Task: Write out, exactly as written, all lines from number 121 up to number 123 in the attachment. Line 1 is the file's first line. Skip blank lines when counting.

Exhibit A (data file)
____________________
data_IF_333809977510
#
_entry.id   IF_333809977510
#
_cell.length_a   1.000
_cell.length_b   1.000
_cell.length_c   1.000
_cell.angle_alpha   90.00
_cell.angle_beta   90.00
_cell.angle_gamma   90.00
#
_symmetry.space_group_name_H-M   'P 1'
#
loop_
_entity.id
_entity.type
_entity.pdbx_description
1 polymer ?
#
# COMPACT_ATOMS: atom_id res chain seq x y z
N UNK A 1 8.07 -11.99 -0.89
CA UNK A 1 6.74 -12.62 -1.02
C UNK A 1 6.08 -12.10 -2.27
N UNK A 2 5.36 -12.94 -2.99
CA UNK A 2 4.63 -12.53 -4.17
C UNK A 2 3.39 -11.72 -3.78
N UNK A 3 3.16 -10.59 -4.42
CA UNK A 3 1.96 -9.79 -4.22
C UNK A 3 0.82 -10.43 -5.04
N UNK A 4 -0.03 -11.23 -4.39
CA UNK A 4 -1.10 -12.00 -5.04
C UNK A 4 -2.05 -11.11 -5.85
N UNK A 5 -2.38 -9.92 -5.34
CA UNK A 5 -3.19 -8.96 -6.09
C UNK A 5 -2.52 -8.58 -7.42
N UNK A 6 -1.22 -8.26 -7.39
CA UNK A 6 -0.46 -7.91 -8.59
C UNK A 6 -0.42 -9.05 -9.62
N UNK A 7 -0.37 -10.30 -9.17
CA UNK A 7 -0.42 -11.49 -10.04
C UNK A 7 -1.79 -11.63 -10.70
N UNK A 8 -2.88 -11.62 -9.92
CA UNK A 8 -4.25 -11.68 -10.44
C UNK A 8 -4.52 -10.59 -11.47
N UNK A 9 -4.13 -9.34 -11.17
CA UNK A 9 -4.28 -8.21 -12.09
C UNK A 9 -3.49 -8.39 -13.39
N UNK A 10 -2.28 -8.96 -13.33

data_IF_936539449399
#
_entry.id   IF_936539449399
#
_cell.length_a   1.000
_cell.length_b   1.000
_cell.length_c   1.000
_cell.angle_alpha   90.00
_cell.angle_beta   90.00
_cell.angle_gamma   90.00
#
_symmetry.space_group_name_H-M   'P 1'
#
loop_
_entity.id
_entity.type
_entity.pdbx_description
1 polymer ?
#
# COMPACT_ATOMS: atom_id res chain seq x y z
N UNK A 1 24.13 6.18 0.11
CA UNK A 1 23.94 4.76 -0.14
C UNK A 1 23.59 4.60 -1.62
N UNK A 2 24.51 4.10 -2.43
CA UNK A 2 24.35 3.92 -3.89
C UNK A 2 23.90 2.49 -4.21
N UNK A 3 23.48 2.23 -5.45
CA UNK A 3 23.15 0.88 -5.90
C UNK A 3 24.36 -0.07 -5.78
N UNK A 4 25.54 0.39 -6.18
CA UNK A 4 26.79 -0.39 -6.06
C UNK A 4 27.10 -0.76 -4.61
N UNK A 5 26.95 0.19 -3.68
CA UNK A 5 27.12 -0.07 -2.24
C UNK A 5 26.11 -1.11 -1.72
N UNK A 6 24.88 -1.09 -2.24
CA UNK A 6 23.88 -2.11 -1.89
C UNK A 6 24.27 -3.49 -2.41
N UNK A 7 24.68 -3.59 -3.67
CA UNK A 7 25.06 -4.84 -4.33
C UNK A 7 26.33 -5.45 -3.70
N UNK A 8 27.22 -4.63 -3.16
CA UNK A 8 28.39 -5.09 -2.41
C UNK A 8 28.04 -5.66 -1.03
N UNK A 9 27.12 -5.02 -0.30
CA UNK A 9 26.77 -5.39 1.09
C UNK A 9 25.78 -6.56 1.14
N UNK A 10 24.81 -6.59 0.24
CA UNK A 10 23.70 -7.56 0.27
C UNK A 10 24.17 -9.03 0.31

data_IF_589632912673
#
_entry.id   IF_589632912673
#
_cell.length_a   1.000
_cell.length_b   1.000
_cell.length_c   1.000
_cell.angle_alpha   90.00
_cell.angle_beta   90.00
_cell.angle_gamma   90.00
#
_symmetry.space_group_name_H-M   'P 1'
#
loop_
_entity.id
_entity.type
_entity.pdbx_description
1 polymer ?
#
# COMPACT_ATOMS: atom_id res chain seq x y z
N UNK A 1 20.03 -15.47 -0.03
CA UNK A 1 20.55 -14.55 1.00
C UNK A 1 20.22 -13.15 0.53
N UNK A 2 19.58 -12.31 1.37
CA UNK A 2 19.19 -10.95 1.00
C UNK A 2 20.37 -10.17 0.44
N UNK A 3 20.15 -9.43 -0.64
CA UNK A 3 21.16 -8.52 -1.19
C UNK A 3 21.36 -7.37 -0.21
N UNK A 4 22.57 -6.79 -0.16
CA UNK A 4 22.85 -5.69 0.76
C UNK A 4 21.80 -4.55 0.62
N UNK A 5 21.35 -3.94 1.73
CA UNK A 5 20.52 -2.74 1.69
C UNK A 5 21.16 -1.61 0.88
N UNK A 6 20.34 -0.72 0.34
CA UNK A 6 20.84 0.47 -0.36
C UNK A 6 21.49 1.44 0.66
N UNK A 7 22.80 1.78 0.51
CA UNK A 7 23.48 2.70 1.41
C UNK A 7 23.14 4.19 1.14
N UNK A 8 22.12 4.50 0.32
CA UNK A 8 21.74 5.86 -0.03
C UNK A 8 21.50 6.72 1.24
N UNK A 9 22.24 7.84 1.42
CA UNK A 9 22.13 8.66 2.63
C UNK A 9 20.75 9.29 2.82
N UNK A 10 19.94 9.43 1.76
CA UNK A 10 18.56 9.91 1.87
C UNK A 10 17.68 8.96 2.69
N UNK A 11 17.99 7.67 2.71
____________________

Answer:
C UNK A 1 20.22 -13.15 0.53
N UNK A 2 19.58 -12.31 1.37
CA UNK A 2 19.19 -10.95 1.00